Saturday, June 18, 2011

Blowing up asteroids

When we've gotten ourselves established in space throughout the Earth-Moon system the next place I'd like to see us target for exploitation are the Near Earth Objects (NEO's), asteroids that orbit the sun at about the same distance that the Earth does.

Because they're close, and because of their small size and low gravity, these objects hold the promise of resources within relatively easy reach, resources that even if not richer than those of the Moon, will in many respects be different to those offered by the Moon, and different and richer can mean the same thing.

Lets imaging our prospectors arriving at what they hope will be a gold mine of rich rare earth elements, water and other volatiles, heavy metals and whatever else that has a market value. Question: how to use the asteroid to shelter yourselves from the radiation of space, How to find out what's inside, and how to get out any resources that are there?

Here's an idea that I haven't come across than might solve all three problems at once - blow it up! No, not with explosives.

Small asteroids are not held together too well gravitationally, if they're loose rubble piles even kilometers inside them, even at their core, the pressure from the weight of material will be very small, so in principle it would be possible to drill a single hole, shove a balloon down it, blow air in, and spread the entire mass of the asteroid out over the balloons inflated surface. Then you move inside, hell, move the whole family inside!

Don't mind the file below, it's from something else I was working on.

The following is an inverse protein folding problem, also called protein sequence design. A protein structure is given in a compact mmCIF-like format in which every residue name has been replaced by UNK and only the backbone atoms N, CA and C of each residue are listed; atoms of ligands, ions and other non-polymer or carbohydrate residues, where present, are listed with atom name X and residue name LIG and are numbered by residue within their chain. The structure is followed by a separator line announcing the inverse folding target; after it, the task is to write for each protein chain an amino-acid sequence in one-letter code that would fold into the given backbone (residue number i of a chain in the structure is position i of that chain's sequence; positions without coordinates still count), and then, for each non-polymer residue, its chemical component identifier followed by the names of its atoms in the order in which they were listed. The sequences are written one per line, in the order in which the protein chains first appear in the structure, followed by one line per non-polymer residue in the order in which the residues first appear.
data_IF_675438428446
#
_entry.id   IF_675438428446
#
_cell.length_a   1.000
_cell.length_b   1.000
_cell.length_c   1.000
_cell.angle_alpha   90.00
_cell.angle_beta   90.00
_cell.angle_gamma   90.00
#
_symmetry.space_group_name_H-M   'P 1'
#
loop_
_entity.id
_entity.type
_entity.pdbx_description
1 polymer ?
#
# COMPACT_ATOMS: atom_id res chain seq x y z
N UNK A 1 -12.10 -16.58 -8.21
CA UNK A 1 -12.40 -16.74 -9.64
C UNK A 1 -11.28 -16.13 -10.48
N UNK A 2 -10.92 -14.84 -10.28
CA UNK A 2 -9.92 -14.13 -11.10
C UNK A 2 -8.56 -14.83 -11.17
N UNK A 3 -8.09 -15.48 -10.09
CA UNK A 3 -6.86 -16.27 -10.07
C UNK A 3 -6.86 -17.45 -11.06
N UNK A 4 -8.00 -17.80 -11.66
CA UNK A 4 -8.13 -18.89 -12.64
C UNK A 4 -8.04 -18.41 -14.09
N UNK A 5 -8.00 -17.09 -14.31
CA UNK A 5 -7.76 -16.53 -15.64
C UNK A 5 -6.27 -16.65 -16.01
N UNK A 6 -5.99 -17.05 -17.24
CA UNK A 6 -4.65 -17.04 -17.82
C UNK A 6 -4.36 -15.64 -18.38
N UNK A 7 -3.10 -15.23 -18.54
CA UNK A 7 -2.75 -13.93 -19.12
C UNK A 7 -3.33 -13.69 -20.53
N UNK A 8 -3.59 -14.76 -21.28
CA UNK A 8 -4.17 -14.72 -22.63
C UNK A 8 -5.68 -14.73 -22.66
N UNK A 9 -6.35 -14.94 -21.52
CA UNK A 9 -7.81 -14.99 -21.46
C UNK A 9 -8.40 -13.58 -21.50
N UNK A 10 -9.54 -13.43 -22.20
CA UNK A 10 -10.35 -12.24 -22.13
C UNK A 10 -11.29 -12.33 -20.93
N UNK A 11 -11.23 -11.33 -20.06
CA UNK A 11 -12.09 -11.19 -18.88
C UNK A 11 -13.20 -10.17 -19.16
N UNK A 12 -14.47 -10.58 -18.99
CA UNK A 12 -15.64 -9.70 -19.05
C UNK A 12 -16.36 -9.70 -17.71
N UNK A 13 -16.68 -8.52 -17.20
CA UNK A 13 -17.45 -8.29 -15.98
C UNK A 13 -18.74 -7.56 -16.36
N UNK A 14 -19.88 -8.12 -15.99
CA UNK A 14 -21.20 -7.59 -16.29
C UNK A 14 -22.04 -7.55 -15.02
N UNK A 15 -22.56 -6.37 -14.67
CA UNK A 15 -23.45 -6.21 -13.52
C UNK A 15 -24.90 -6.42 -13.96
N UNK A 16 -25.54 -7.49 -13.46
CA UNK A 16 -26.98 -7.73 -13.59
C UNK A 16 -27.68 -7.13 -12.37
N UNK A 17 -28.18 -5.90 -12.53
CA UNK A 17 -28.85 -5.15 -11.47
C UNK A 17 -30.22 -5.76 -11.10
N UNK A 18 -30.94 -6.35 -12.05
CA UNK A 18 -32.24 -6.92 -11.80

OK, you still want solar reflectors to warm the interior, and you'll probably want more than just the balloon used to inflate the asteroid for accommodation.

If we take an asteroid that's a Kilometer in diameter, and inflate a balloon that's a kilometer in diameter inside it, if the material of the asteroid were spread out evenly, it would form a layer about 125 meters thick.

1 comment:

  1. I'm writing this comment as a (now) heavily biased observer, since this is basically what my own blog is about.

    In principle, everything about your idea is fine. But the only benefit it buys you is radiation shielding, and there are several complications with practically doing it that haven't been addressed. It's certainly a matter of dispute whether the benefit of (nearly) perfect radiation shielding of 125 meters is a worthwhile prize for dealing with all those complications. But of course, this is what you get by limiting the discussion to near-Earth objects. There are several km-scale objects at our distance from the sun, but they are both highly inclined from the solar system's plane and highly elliptic - making the delta V cost of reaching them extremely prohibitive. We're left with an ideal NEA population of bodies that are roughly 100 meters or so, as you postulate. Exactly what these are made of is still an interesting field of research, but certainly a large fraction are the common C-type things, which are easily cut but probably cohesive to some significant degree.

    That cohesiveness is a problem when you try to inflate that balloon in extremeeeemly low microgravity fields. The material will prefer to stay solid, and only offer you some large fracture lines. You'll cut the object in half as opposed to rearranging it. The picture you paint is consistent with an asteroid made of sand, but those don't really exist. There are several dangers of managing the fracturing of the body, and it's possible you'll employ a system of explosives or something like that in order to have it move like you want. If not careful, the balloon could shake off the large chunks of asteroid in some region of the sphere, and expose itself to space. That will then exceed the strength of the balloon and you'll have to try again at great cost.